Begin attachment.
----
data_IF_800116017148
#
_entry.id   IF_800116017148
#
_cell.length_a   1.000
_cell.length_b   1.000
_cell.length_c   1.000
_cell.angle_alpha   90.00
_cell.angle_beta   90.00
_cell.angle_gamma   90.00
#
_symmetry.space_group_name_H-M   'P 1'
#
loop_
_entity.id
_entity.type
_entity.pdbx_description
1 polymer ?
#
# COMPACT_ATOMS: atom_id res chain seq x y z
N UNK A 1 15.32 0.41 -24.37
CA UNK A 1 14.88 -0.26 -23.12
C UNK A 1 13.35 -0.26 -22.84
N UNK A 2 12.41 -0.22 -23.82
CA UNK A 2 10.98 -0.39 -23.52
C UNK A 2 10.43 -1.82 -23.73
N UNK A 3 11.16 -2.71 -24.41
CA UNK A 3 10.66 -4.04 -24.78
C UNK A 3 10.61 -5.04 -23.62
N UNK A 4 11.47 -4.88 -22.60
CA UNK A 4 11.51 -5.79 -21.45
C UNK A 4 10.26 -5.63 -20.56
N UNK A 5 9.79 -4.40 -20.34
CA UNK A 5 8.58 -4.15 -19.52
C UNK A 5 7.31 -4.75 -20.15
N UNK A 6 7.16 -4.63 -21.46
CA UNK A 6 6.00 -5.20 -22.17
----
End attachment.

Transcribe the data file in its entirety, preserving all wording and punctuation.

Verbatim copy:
data_IF_800116017148
#
_entry.id   IF_800116017148
#
_cell.length_a   1.000
_cell.length_b   1.000
_cell.length_c   1.000
_cell.angle_alpha   90.00
_cell.angle_beta   90.00
_cell.angle_gamma   90.00
#
_symmetry.space_group_name_H-M   'P 1'
#
loop_
_entity.id
_entity.type
_entity.pdbx_description
1 polymer ?
#
# COMPACT_ATOMS: atom_id res chain seq x y z
N UNK A 1 15.32 0.41 -24.37
CA UNK A 1 14.88 -0.26 -23.12
C UNK A 1 13.35 -0.26 -22.84
N UNK A 2 12.41 -0.22 -23.82
CA UNK A 2 10.98 -0.39 -23.52
C UNK A 2 10.43 -1.82 -23.73
N UNK A 3 11.16 -2.71 -24.41
CA UNK A 3 10.66 -4.04 -24.78
C UNK A 3 10.61 -5.04 -23.62
N UNK A 4 11.47 -4.88 -22.60
CA UNK A 4 11.51 -5.79 -21.45
C UNK A 4 10.26 -5.63 -20.56
N UNK A 5 9.79 -4.40 -20.34
CA UNK A 5 8.58 -4.15 -19.52
C UNK A 5 7.31 -4.75 -20.15
N UNK A 6 7.16 -4.63 -21.46
CA UNK A 6 6.00 -5.20 -22.17